From the outside looking in, trying to make heads or tails of the world of competitive martial arts can seem like a lesson in futility — so many variations, so many different categories, so many governing bodies.
Seventeen-year-old Sudburian Sean Grech suggests it really isn't all that bad.
"The fundamentals of karate, and pretty much all martial arts, are basically the same," he said.
The Grade 12 Lockerby Composite student can speak with some degree of knowledge. In mid-January, Grech claimed a silver medal in the men's division of the kata (forms) competition at the Karate Canada Nationals in Richmond, B.C., earning the teenager a spot on the national team and a chance to represent his country at a variety of upcoming competitions, including the 2014 Commonwealth Games in Glasgow, Scotland.
But Grech knows his success is built largely on his decade or so of training with Benoit's Martial Arts Studio in Sudbury.
"It's really where I got all of my basics, my structure," he said. "You need a strong core of basics to be able to jump into the sport of it later on."
Starting his path in martial arts at the age of six, the sport seemed to come naturally to the athletic Grech.
"The flow, the cadence of it, came really easy to me," he said. "I could watch someone do a form and then be able to mirror it pretty well."
By the time the Ontario Summer Games arrived in Sudbury in August of 2010, Grech was more than capable of finishing first on a provincial scale.
Suffering a nasty concussion competing in kumite (sparring) at the Ontario Championships in 2012 would see Grech shift his focus almost exclusively to kata, staying clear of fighting.
"A doctor recommended I not do combat anymore, because if I did suffer another concussion, it could affect my ability to do kata," Grech said. "I've always felt I was stronger at the kata."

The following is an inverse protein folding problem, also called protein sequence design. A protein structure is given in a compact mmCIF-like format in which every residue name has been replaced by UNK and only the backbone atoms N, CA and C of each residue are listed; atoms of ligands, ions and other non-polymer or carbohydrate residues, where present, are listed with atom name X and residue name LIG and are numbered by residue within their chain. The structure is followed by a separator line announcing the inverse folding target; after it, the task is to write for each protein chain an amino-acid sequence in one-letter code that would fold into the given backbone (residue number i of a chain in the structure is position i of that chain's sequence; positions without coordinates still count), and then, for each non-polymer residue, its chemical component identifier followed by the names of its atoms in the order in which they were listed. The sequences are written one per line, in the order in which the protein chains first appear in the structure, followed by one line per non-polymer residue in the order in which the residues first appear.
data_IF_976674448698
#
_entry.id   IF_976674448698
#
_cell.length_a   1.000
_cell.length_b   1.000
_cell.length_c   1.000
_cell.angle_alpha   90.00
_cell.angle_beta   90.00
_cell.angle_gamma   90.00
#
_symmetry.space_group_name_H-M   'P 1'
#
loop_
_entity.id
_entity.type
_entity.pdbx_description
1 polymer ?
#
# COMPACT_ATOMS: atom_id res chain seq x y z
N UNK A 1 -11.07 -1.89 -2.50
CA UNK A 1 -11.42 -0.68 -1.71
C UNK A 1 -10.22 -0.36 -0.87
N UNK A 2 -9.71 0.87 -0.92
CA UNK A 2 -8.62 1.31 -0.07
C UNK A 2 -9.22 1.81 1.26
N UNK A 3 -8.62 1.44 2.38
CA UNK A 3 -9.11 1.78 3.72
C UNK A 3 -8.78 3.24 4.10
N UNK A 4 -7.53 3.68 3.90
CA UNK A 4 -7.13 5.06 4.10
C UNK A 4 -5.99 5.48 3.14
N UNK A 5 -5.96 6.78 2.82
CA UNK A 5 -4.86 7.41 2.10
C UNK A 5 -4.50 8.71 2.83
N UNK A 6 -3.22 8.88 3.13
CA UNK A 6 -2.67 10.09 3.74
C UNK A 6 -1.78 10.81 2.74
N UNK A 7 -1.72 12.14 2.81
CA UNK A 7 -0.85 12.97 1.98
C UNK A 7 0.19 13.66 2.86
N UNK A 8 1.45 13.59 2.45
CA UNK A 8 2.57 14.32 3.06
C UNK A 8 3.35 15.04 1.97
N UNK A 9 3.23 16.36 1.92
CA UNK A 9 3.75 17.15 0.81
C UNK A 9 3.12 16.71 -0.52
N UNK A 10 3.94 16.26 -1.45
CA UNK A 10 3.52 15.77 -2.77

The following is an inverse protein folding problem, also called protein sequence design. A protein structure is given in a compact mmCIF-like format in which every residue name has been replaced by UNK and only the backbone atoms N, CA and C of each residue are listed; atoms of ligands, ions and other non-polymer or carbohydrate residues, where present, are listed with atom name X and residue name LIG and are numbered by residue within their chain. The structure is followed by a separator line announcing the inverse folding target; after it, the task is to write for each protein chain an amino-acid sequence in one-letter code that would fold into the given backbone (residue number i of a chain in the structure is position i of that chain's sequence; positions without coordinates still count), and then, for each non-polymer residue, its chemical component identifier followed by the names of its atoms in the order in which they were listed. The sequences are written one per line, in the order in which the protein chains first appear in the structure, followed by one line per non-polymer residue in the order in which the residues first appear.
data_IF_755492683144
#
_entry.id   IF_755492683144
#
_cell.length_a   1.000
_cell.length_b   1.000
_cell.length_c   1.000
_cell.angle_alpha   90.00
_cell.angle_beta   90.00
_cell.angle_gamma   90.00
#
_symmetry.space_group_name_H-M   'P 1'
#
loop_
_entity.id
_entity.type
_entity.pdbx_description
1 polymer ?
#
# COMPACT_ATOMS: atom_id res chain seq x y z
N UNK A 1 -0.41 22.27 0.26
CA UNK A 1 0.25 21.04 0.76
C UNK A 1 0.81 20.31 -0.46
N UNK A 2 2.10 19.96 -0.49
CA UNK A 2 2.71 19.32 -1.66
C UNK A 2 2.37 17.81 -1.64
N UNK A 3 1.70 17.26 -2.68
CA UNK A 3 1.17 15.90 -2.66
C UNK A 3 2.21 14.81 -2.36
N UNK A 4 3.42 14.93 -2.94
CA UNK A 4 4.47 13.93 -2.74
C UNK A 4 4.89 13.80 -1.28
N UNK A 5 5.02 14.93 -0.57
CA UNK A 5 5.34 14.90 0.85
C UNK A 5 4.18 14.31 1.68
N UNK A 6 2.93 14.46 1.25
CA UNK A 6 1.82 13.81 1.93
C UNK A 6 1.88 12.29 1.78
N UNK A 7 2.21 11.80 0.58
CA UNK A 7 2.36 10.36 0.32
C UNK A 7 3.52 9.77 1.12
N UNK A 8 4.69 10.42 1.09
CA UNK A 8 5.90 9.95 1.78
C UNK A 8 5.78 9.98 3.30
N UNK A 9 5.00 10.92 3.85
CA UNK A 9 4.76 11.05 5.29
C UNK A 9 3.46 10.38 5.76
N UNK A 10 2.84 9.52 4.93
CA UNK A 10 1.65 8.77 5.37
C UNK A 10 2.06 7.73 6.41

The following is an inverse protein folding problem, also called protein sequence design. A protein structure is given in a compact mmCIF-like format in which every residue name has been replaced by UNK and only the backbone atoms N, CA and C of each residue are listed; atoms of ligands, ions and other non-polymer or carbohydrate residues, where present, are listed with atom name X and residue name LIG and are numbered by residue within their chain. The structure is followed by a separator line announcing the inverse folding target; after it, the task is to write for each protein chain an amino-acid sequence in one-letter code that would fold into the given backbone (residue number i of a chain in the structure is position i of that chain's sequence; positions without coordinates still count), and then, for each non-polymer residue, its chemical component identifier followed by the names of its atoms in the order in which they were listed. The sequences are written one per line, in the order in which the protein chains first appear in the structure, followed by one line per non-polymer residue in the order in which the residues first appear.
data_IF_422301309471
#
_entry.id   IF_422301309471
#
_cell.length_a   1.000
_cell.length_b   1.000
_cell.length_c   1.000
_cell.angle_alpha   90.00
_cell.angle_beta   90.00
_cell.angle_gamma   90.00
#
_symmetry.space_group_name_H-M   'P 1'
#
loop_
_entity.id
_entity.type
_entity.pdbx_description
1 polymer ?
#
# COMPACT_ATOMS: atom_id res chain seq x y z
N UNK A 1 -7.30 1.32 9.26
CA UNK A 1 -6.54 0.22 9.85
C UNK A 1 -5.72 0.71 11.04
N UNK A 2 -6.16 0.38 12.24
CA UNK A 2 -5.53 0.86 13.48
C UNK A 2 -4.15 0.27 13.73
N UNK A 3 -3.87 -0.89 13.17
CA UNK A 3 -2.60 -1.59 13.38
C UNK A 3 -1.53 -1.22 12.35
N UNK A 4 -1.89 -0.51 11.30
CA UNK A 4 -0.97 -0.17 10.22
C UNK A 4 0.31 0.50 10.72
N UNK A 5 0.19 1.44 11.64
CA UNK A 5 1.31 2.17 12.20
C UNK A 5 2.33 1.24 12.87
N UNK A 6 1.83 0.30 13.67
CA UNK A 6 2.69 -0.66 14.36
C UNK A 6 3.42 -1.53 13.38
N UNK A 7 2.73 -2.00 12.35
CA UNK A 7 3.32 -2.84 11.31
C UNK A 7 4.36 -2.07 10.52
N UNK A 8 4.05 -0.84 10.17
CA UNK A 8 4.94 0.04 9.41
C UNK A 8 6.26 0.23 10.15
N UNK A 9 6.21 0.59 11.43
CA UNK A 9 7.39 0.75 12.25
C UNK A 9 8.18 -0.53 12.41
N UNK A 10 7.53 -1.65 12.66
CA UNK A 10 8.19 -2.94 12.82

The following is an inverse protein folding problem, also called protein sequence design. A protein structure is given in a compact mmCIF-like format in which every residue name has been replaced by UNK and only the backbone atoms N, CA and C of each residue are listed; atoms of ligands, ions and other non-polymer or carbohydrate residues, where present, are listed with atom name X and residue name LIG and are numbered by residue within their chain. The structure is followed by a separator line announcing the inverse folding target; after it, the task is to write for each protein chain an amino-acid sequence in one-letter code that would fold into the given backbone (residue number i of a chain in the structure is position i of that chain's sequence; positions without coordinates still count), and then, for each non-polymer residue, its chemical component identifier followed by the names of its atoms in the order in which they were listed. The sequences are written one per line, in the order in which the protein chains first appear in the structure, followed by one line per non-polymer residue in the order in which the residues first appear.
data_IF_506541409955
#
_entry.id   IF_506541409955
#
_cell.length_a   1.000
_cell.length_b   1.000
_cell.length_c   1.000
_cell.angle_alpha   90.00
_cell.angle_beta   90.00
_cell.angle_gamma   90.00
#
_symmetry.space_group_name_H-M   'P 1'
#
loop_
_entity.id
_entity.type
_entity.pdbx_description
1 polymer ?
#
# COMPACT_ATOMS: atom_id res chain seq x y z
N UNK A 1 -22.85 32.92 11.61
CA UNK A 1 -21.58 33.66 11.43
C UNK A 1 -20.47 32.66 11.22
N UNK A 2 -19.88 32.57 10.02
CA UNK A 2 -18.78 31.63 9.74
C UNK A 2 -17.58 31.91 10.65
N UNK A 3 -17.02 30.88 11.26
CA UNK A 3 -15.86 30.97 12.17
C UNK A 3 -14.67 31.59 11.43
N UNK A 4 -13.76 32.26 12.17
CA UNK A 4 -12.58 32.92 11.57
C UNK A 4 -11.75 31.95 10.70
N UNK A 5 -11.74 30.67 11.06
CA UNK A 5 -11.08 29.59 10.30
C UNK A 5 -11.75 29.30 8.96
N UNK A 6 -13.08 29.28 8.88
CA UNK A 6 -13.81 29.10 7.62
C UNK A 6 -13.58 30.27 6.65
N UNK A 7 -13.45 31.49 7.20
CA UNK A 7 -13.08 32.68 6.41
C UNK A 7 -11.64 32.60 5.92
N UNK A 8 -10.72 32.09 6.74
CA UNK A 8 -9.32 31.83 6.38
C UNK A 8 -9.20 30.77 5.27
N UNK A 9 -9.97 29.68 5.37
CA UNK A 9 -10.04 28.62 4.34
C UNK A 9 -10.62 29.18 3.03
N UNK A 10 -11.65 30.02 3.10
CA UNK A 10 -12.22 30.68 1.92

Unfortunately, his upward spiral of success was about to be challenged.
"I had kind of a two-year slump," Grech said. "I was going up, up, up, but then didn't have the success and it lowered my confidence.
"You get used to coming home with the 'bling,' and then one year, you don't even get a medal. It kicks you in the butt."
By the time 2014 rolled around, he was feeling a resurgence.
"I kind of got fed up with losing," he said.
With nationals right around the corner, the drive and desire that marked the near perpetual haul of hardware in his youth resurfaced.
"When I went into the event, I wanted to get back up there, to get that Team Canada crest again," said Grech.
He had previously cracked the national team roster in 2011, competing in the junior classification.
"But I still had this lingering feeling that there was a possibility that I could lose."
Competing up one division (ages 18-20), that feeling persisted on day one in B.C. back in January, but a bronze in his natural grouping (16-17) on the second day sparked optimism. When it came to the men's category (20 and up), things really fell into place.
"I think being against the men helped bring out the competitor in me," he said. "I finished second — it was a huge surprise."
The result was even more rewarding given it was balanced against the backdrop of exam preparation, with the bulk of the 70-member Ontario team pulling double duty out West.
"It was tough," Grech said. "We were going there and competing, but everyone had their books out. I got back home, had a day's rest and then was right into exams."
Still, regaining that elusive sense of accomplishment made everything worthwhile.
Looking forward to the upcoming U.S. Open in Las Vegas (in April), an event that draws much of the international elite, Grech is taking something of a step backwards in terms of his preparation.
"It sounds funny, but the main thing I need to get is my basics," he said. "When I started out, I had really strong basics, but was weak with my power and speed. So then I really worked those two, but I slacked on my basics."
And given that everything flows from the basics, that sounds like a really good place to start.